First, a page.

PizzaSuperFreak,

Rather than just give you the answer to your downsizing question, I will show you how to calculate the amount of dough and the quantities of ingredients you will need to make a dough ball for a 10-inch pizza. You used volume measurements, which will entail a few more steps, but that just means a bit more work.

To begin, let's first calculate how much dough you will need for the 10-inch pizza. The calculation is simple. The expression for doing this is:

W = 3.14 (or Pi, the Greek letter) x R x R x TF,

where W is the weight of the amount of dough needed, R is the radius of the pizza to be made from that weight of dough (in our case, R = 10/2 = 5), and TF is the thickness factor. For a thin NY style pizza, the TF value that is most commonly used is 0.10. So, solving for W in the above expression, we get W = 3.14 x 5 x 5 x 0.10, or 7.85 oz. as the weight of the dough ball you will need to make a 10-inch pizza. Unfortunately, that number alone doesn't tell us how to determine how much of each of the ingredients to use to make that 7.85 oz. dough ball. For this, we need baker's percents. Since your recipe uses volume measurements, they have to be first converted to weight measurements.

To do this, I took your original recipe and weighed the KA bread flour and the water, and for the rest of the ingredients I used conversion factors to convert from volume measurements to weight measurements since my scale can't weight the very light ingredients. For purposes of the exercise, I left out the VWG, although if it were to be used, it too would have an assigned baker's percent. I also weighed some larger quantities of regular salt and Kosher salt (my brand is Morton's) and found that they were pretty much equal in weight. So, it shouldn't matter much which form of salt is used in your recipe for the 10-inch case. For the weight of water, I used 8.33 oz. per cup, which is the standard conversion factor and more accurate than actually weighing a cup of water (which I did anyway just to see if there was a significant difference). Taking your recipe, the weights come out as set forth below. The weights won't be super accurate simply because the volume measurements are not accurate measurements. I have intentionally carried the calculations out to several decimal points so that you can see the actual numbers when you use your own calculator:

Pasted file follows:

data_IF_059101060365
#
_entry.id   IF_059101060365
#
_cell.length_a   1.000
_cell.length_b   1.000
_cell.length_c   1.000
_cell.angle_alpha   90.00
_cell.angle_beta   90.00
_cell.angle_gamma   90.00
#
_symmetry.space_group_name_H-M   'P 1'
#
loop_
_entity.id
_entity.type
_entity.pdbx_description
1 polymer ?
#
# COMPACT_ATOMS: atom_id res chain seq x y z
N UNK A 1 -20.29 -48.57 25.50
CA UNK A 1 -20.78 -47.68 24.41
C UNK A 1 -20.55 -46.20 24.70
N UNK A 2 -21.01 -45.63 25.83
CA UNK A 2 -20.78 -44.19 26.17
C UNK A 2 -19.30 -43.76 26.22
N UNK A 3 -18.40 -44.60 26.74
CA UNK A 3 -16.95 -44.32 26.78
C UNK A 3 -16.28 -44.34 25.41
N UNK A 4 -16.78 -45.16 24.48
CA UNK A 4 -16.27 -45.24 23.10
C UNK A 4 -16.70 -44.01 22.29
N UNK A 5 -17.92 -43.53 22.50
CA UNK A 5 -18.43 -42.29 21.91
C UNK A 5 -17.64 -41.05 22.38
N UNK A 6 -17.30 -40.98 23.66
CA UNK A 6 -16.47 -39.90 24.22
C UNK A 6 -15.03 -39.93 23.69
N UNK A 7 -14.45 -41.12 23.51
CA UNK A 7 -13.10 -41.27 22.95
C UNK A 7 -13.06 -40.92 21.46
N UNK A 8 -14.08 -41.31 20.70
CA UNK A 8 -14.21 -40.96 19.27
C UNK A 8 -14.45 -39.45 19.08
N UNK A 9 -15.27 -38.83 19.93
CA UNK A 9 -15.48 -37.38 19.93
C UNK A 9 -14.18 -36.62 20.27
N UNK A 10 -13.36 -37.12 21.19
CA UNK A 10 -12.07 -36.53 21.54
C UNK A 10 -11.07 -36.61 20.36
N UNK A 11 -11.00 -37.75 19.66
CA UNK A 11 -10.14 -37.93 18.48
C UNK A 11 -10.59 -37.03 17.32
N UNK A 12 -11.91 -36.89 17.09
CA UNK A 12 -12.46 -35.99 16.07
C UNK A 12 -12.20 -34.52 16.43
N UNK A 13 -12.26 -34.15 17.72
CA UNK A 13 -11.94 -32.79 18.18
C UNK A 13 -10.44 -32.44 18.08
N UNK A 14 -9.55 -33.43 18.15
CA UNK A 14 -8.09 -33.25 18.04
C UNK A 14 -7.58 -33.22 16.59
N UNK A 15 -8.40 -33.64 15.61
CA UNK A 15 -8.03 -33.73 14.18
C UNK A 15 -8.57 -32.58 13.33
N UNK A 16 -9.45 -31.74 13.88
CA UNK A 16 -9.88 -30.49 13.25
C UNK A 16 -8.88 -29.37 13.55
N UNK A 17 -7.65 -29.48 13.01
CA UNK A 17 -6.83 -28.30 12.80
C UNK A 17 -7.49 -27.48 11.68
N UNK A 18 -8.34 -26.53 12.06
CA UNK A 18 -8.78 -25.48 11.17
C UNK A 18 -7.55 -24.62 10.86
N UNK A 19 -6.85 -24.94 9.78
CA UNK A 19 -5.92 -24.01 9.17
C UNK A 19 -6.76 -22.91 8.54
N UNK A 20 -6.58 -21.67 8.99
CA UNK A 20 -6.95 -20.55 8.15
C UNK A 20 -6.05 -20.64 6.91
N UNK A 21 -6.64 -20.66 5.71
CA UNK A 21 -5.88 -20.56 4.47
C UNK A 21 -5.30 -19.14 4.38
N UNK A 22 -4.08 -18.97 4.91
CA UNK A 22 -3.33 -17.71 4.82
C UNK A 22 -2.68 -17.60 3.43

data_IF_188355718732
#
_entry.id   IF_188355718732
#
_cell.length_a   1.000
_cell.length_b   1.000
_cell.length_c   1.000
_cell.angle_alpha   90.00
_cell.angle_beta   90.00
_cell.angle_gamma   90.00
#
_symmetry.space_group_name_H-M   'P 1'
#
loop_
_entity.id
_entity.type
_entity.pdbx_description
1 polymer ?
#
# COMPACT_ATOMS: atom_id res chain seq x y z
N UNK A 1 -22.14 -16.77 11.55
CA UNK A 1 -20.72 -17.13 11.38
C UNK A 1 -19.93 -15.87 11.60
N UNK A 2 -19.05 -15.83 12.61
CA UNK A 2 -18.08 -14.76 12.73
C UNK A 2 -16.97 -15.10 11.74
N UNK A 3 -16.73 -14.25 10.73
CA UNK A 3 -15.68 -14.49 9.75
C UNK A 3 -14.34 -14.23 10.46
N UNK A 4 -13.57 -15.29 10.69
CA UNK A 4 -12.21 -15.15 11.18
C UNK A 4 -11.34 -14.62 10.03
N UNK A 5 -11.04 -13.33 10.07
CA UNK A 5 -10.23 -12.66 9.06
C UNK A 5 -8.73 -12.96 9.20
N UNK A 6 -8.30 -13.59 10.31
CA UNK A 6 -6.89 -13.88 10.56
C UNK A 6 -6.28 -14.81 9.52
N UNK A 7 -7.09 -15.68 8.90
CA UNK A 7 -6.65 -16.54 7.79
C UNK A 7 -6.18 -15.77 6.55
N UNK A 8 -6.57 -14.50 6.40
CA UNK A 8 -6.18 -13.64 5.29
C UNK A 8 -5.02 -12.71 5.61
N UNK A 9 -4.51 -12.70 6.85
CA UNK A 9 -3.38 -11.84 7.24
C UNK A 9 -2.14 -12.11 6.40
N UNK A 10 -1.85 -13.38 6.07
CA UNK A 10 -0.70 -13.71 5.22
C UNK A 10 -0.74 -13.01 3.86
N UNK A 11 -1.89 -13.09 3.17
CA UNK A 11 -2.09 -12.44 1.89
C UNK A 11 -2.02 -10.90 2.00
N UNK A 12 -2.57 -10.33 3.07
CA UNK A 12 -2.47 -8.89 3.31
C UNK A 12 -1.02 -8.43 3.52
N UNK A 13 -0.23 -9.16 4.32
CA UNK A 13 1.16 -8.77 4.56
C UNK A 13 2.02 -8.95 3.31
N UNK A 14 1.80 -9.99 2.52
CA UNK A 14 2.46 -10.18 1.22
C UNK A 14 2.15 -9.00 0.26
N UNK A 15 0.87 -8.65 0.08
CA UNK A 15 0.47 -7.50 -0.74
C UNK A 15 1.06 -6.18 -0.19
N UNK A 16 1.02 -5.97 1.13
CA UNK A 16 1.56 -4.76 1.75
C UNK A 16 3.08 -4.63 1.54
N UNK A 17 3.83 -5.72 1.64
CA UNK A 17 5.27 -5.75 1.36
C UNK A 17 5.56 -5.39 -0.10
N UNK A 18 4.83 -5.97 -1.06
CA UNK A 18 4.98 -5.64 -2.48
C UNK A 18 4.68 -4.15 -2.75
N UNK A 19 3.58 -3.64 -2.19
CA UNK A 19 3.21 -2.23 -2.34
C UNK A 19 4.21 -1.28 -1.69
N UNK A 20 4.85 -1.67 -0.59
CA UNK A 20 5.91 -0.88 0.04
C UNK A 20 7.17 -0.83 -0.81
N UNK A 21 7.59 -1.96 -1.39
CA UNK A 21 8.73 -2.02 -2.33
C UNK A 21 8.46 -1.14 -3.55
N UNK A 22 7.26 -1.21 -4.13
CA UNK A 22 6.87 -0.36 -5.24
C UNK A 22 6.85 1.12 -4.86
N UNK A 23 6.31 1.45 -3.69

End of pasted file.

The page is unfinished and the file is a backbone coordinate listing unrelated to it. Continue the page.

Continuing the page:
2 3/4 c. KA bread flour = 13.15 oz.

1 c. water = 8.33 oz.

1 t. salt = 0.196875 oz.

3/4 t. olive oil = 3/4 x 0.1645833 oz., or 0.1234374 oz.

1 t. ADY = 0.133333 oz.

Now, if we add up all the weights from the above recipe, we get a total of around 21.94 oz. That is the weight of the dough ball you would use to make the 16-17 inch pizza that I referenced in my earlier post. To downsize the recipe to use for our 10-inch pizza, we will need the baker's percents. Let's start with the flour. For baker's percent purposes, the flour is always assigned 100%. All of the other baker's percents for the recipe key off of that number. So, for the baker's percent for water, we divide the weight of the water (8.33) by the weight of the flour (13.15), and that gives us 0.63346, or roughly 63%. That is the magical "hydration" number you read so much about. Dividing the weights of each of the rest of the ingredients in the recipe by the weight of flour, we get the following baker's percents table (where I have rounded out to two places for the sake of simplicity):

KA bread flour, 100%

Water, 63%

Salt, 1.5%

Olive oil, 0.94%

ADY, 1%

Now we are ready to calculate the amounts of each of the ingredients for the 7.85 oz dough ball for the 10-inch pizza. To do this, we first add up all of the baker's percents. In our case, the sum of the baker's percents (100 + 63 + 1.5 + 0.94 + 1) comes to 166.44. To simplify the further calculations, we divide that number by 100, and this gives us 1.6644. The first thing we do with that number is to divide it into 7.85. That gives us the weight of the flour to be used in the 7.85 oz. dough ball, or 4.7164143 oz. To calculate the amounts of the remaining ingredients, all we have to do is multiply the weight of flour by each of the baker's percents listed in the above table. So, for example, the weight of water is 4.7164143 x 63%, or 2.971341 oz. Doing the same calculations for the remaining ingredients, we get the following (again I have rounded the numbers to two places):

KA flour (100%), 4.72 oz.

Water (63%), 2.97 oz.

Salt (1.5%), 0.07 oz.

Olive oil (0.94%), 0.04 oz.

ADY (1%), 0.05 oz.

You will note that if you add up all the above weights, they come to 7.95 oz. Unfortunately, we are not out of the woods yet. Unless one has a Frieling scale that can weigh very light ingredients, we have to convert the weights of salt, olive oil and ADY to volume measurements. One teaspoon of salt weighs 0.196875 oz., one teaspoon of olive oil weighs 0.1645833, and one teaspoon of ADY weighs 0.133333 oz. (these are all numbers that Steve and others at this site came up with some time ago). Dividing each of the weights set forth above by these respective numbers, we end up with the final recipe, as follows:

KA bread flour (100%), 4.72 oz.

Water (63%), 2.97 oz.

Salt (1.5%), 0.36 t., or a bit over 1/3 t.

Olive oil (0.94%), 0.24 t., or about 1/4 t.

ADY (1%), 0.375 t., or 3/8 t.

To convert the flour and water to volume measurements to benefit those who do not have scales or digital scales, I often measure out the weights of flour and water using my digital scale and convert back to volume measurements using measuring cups and spoons. In this case, the 4.72 oz. flour becomes about 1 c. plus 2 T., and the 2.97 oz. of water becomes about 3/8 c.

And there you have it. You will have to do some experimenting with all these numbers since they started out as volume measurement. Also you will have to make adjustments to kneading times and bake times and temperatures.

Peter